Numbers such as sacks for a pass-rusher and interceptions thrown by a quarterback are attention grabbers. A person scrolling through traditional statistics will take those values and use them to make inferences on how well that player has performed. Sometimes that is fair, and sometimes it is not.
At PFF, we aim to contextualize those numbers with statistics like turnover-worthy plays for quarterbacks and pressure rates for pass-rushers.
If a player is consistently getting pressure on the quarterback, not only is that valuable, but it means that the sacks are likely coming. If a quarterback is consistently putting the ball in the path of defenders, interceptions will follow at some point, even if they haven’t caught up to them yet. Those aren’t the only categories where this is true, either. The following list is of the players who fell on the extreme ends of “luck” last year — whether that is positive luck or negative luck — who will likely see improvement or decline in a specific area just by falling back towards the middle of the pack.
In general, a quarterback is going to throw fewer interceptions than they do passes that should be intercepted. Defenders are going to drop interceptions; defenders are going to run into each other to thwart a sure turnover — the list goes on. The 2018 league-average turnover-worthy throw rate for a quarterback in the regular season was 3.3%, while the league average interception rate was 2.4%. A quarterback can make the same exact pass that goes down as a rather innocuous incompletion in the stat sheet in one situation while going down as a much more costly turnover in a different situation based purely on whether the defender catches the football. PFF data and play-by-play grading can paint a more complete picture, indicating which quarterbacks ended up on the extremes of turnover luck.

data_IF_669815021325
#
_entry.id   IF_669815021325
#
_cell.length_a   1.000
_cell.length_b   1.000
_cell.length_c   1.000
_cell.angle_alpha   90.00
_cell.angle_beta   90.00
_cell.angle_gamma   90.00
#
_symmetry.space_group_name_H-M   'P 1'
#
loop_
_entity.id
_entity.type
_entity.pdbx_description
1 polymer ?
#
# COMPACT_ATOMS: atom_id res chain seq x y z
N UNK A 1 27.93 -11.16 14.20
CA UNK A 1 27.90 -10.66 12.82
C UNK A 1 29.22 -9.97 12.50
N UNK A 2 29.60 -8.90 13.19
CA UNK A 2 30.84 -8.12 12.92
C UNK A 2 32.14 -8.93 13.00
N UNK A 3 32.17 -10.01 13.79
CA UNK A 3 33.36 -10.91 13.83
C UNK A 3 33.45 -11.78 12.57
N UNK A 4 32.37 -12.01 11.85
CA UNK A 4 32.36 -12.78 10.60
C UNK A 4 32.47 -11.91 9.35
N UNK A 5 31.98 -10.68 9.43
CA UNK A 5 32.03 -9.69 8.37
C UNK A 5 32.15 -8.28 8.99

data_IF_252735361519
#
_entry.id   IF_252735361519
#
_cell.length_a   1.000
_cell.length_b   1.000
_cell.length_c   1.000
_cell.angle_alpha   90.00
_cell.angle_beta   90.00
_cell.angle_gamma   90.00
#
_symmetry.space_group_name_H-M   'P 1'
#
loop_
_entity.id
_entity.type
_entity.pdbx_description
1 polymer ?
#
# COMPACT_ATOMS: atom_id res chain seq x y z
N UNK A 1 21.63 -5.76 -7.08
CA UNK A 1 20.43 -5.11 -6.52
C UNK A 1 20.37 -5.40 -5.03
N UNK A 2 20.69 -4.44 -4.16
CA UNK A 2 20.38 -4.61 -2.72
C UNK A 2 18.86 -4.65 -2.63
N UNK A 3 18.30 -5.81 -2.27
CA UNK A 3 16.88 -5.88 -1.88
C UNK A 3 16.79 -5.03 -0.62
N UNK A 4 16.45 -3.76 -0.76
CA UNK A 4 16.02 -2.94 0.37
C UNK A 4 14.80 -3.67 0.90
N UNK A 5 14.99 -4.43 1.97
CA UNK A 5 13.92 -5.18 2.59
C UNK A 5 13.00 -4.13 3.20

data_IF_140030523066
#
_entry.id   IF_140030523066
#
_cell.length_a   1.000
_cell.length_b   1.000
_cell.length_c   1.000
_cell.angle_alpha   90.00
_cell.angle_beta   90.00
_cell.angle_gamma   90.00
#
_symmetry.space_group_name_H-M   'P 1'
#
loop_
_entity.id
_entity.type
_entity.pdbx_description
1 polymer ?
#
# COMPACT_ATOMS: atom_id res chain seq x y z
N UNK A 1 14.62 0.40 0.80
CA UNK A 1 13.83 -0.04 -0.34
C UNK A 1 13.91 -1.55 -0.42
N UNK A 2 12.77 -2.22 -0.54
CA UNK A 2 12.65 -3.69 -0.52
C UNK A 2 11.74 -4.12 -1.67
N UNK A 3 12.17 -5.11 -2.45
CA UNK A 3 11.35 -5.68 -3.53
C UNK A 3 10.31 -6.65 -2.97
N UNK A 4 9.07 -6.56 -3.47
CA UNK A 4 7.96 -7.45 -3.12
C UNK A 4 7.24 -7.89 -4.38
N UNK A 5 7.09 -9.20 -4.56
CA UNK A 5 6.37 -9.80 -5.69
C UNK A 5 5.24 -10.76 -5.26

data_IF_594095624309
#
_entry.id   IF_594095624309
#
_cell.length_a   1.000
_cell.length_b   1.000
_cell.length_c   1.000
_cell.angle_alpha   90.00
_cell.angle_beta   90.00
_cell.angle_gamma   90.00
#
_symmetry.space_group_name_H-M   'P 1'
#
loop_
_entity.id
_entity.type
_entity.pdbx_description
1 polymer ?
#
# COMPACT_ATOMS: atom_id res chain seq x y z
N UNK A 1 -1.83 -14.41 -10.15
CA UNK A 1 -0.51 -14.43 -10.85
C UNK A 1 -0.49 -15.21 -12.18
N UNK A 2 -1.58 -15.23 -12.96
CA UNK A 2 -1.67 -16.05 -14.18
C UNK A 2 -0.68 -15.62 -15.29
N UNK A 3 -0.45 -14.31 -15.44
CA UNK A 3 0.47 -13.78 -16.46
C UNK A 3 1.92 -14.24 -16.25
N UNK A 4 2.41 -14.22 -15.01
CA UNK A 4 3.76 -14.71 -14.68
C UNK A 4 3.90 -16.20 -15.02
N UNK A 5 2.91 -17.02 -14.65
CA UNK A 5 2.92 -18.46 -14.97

Candidate for more interceptions in 2019: Eli Manning, New York Giants
The Giants finally began to look at a future past Manning by selecting Daniel Jones at sixth overall in the 2019 NFL Draft, so this is under the assumption that Manning is the Week 1 starter and keeps the job. He may not throw more than the 11 interceptions he had last season just due to the fact that he gets pulled for Jones before he has the chance to, but his interception rate is unlikely to stay as low as it did in 2018 with a similar propensity for bad passes.
Manning’s turnover-worthy throw rate came in at 4.3% last year, ranking sixth-worst among the top 32 quarterbacks in pass attempts. Meanwhile, his interception rate came in at just 1.9% (12th best among the same group). That was the largest difference among signal-callers projected to be starters next season, and it means he could be in store for worse results next year.
Candidate for fewer interceptions in 2019: Kirk Cousins, Minnesota Vikings
By no account did Cousins throw too many interceptions last season. His 30:10 TD:INT ratio was among the best in the league, but looking at his turnover-worthy throw rate, he should have thrown even fewer interceptions. His 2018 performance was viewed as underwhelming by many given his contract, and that’s understandable in that he didn’t make a whole lot of the high-end throws that the top quarterbacks in the league do. Cousins’ big-time throw rate of 4.3% ranked just 18th among quarterbacks with many of them coming early in the season, but he was elite in limiting negative throws. Only Aaron Rodgers had a lower turnover-worthy throw rate than Cousins’ mark of 1.8%. That nearly matched his interception rate of 1.7%. Using the league average rates for interception rate and turnover-worthy throw rate, Cousins should have only had eight interceptions compared to the ten that he threw. With a similar performance, look for even fewer interceptions next season.